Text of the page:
Students Training Course Helps High Schoolers Deepen Their Faith and Friendship

The High School Division of the Students Training Course was held in the Home of the Parent from August 9 to 16. Seeking to deepen their faith and friendship with one another through staying together for a week, a total of 1,355 high school students from all parts of Japan took part in the course, which was supported by 639 staff members.

The students were divided into eight dormitories according to their sex, the number of times they had participated in the course, and their school year. At each dormitory, staff members created handmade decorations and warmly greeted each student with a big smile and the words “welcome home.”

At the opening ceremony, Honbu-in Motoyoshi Tomimatsu gave an opening address, in which he said: “I believe a big goal of this program is for you to feel in your heart a message God the Parent has prepared for each of you. I want you to make this yearʼs course special with your fellow students and staff members by proactively engaging in various activities and taking a close look at your own heart.” After the ceremony, the participants performed a prayer service in the Main Sanctuary while looking forward to what was awaiting them during the program.

Next day, the course went into full swing. The students started each day with the morning service at the Main Sanctuary. They also attended classes led by their homeroom instructors and practiced the dance and musical instruments for the service.

In view of the March 11 earthquake and tsunami, the Students Advisory Committee provided students in the affected areas with bus transportation services and other support, which made it possible for many to return to Jiba. Some of the staff members were from the affected areas and others had engaged in relief efforts as members of Tenrikyo Disaster Relief Hinokishin Corps.

During the period, there were more than a few occasions—including group discussions and lectures—where students and staff members shared with one another their experiences and thoughts concerning the disaster. An instructor whose church was devastated by the tsunami shared his experience with students in one of his lectures on the 11th, exactly five months after the quake struck. “A mother was covering her child, risking her life to protect the child,” he said while explaining what he saw on the streets in the aftermath of the disaster. He went on to say that he had managed to bring his mind into a positive state through seeing great numbers of Tenrikyo followers from all over the country dedicating themselves to relief hinokishin activities. The students listened earnestly to the story he was telling with emotion.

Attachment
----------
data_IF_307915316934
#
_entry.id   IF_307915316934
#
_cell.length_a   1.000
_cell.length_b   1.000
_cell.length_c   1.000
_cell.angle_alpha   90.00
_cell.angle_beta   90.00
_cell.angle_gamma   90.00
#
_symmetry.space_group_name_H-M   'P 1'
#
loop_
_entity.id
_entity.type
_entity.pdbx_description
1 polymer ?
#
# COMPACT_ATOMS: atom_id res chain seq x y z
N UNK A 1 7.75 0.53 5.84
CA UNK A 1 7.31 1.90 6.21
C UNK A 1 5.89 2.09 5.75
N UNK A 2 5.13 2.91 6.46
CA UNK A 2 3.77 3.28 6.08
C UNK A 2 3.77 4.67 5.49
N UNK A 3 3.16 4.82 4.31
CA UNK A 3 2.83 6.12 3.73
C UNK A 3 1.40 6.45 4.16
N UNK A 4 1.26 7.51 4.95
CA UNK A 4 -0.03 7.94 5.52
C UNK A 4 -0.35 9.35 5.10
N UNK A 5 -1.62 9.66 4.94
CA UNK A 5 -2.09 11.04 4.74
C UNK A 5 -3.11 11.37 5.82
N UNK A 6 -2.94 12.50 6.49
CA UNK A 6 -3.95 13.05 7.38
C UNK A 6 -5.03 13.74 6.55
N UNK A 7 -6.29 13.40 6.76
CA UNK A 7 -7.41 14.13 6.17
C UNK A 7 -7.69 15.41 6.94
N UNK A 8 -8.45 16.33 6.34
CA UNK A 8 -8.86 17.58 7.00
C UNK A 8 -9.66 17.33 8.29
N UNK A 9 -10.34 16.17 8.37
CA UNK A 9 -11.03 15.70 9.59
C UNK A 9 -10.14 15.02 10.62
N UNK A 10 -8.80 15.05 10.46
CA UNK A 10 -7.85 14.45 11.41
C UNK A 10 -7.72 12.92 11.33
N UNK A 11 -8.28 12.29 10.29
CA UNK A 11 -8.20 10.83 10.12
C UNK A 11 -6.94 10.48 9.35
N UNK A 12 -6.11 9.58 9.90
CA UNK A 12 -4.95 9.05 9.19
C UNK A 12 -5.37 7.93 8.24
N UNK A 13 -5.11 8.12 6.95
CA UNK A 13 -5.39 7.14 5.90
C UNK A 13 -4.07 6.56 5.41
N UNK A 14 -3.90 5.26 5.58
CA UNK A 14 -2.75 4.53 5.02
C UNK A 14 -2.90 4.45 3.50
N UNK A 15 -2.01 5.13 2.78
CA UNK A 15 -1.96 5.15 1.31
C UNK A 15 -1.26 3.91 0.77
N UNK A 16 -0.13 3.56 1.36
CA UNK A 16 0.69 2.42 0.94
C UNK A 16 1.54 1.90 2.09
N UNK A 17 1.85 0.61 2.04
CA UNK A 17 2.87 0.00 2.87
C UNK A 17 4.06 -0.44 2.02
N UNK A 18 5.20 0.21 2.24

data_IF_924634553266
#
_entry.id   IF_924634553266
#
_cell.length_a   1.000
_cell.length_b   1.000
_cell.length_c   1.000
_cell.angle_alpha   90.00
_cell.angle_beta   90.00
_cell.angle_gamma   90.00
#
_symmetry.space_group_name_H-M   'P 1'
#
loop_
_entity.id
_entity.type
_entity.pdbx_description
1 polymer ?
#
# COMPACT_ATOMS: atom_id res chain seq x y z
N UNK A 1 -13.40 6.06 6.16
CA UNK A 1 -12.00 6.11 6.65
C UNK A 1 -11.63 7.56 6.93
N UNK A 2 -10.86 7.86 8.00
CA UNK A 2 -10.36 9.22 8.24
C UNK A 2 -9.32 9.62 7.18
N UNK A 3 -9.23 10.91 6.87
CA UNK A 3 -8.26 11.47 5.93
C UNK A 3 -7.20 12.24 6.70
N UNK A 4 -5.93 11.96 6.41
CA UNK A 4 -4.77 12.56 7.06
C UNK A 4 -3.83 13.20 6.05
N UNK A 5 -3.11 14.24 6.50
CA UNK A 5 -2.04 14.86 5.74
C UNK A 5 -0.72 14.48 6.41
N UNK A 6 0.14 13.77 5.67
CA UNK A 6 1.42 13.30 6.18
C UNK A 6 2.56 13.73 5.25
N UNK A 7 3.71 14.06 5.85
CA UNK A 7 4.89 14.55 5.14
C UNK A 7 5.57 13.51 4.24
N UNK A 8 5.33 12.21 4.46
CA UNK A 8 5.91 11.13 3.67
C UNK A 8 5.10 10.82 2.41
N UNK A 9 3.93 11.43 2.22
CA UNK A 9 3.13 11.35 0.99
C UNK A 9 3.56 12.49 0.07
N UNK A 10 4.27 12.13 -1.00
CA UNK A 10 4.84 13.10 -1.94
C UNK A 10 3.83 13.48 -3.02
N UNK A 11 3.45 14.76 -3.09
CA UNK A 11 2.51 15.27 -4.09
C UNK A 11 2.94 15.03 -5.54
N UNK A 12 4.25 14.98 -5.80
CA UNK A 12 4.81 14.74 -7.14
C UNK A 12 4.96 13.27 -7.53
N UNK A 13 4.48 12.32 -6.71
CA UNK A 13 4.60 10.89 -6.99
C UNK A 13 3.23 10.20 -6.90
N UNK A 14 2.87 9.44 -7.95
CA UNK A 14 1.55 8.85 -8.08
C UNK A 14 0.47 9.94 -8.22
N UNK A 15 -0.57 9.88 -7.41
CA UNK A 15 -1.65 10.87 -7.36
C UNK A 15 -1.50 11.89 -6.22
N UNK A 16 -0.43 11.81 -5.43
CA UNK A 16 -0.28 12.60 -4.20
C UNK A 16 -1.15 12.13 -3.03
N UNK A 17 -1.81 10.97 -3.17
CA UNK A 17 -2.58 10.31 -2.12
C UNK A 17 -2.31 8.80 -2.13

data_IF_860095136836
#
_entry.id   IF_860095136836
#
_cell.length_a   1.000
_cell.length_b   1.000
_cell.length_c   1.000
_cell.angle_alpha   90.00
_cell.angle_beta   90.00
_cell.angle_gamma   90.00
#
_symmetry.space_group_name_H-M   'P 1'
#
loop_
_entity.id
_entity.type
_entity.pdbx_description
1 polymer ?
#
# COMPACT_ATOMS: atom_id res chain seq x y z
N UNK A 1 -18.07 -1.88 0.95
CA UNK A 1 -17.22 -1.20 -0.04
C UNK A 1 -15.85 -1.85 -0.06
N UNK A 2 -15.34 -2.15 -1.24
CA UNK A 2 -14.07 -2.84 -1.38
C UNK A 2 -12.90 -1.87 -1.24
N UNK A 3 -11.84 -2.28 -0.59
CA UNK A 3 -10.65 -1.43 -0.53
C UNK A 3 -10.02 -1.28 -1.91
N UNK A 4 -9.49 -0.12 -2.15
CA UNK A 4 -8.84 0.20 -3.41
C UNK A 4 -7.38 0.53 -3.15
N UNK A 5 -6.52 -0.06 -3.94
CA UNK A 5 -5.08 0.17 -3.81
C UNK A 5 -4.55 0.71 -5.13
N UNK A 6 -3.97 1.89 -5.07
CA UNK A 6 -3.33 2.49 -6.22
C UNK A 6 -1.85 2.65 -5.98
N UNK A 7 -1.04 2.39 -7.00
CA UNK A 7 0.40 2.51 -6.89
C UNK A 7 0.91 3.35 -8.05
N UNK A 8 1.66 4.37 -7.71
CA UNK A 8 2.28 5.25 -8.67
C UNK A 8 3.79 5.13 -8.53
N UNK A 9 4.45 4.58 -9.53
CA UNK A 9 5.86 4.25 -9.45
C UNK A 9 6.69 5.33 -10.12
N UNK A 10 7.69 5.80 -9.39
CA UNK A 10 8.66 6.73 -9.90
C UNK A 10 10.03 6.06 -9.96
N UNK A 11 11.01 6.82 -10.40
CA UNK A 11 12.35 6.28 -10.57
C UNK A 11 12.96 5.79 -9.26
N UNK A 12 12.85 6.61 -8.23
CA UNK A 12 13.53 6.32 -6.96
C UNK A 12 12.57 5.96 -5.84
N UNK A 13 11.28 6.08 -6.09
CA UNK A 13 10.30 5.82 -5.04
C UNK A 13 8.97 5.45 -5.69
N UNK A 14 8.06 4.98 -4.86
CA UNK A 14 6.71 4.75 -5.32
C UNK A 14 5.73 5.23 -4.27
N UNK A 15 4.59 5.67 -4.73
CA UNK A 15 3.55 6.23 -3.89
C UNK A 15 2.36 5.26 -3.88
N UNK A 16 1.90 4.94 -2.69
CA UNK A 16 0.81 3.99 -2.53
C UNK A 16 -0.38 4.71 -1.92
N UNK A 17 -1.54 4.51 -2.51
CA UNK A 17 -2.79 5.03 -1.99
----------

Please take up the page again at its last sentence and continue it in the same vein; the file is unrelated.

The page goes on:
A first-time participant, Sawako Takahashi, shared her disaster experience with her group members during the “Discussion on Faith Experience,” which was conducted on the night of the 12th. She said: “Itʼs been a while since I was last able to cry, laugh, and express my honest feelings as freely as I can here. During this program, I have made precious Tenrikyo friends, performed the services at the Main Sanctuary, and listened to lectures on the teachings. . . . The fog in my heart cleared up before I realized it.”

An event called “Path of Early Followers” was organized on the 12th for second-time participants, providing them with an opportunity to walk from Takayasu Grand Church in Osaka Prefecture back to Jiba, crossing the Jusan Pass.

On the 13th, third-time participants went to Nara City to spread the name of God by singing the Eight Verses of the Yorozuyo while walking down streets. Their energetic voices resonated in the city of Nara, which was crowded with tourists who came for an annual event held in the city.

Yoshihiro Nishio, who had enthusiastically sung the Yorozuyo, said: “Encouraged by the presence of my fellow group members, I was able to sing loud. I have done it a few times in my hometown but I had never been more spirited in singing than this time. I think itʼs because this program gave me many opportunities to talk about the faith with my group members and reflect upon myself. I want to continue my step-by-step efforts toward spiritual maturity so that I can become a Yoboku who can sprinkle the fragrance of the teachings on people around me.”

On the 14th, all third-time participants assembled in Dining Hall 2 to perform the service dance, which was the highlight of their participation in the Students Training Course for three consecutive years. At 8:05 a.m., with the sharp sound of the signal block resonating in the dining hall, they started performing while singing the Mikagura-uta with three yearsʼ worth of gratitude in their heart.

Yuka Yamashita said: “Two years ago, I was shown the huge knot of my motherʼs passing. In the Students Training Course I attended soon after that, I was able to open up to fellow students I had just met. They made me realize, ʻItʼs not just me who is struggling.ʼ Thanks to this program, I find myself willing to take the path seriously. When I was performing the service dance while looking back on the past three years, I felt choked with overflowing gratitude to my mother and family members.”

At check-out from their dormitories on the last day, many students and staff members exchanged warm hugs and handshakes with tears in their eyes while expressing words of appreciation to one another.

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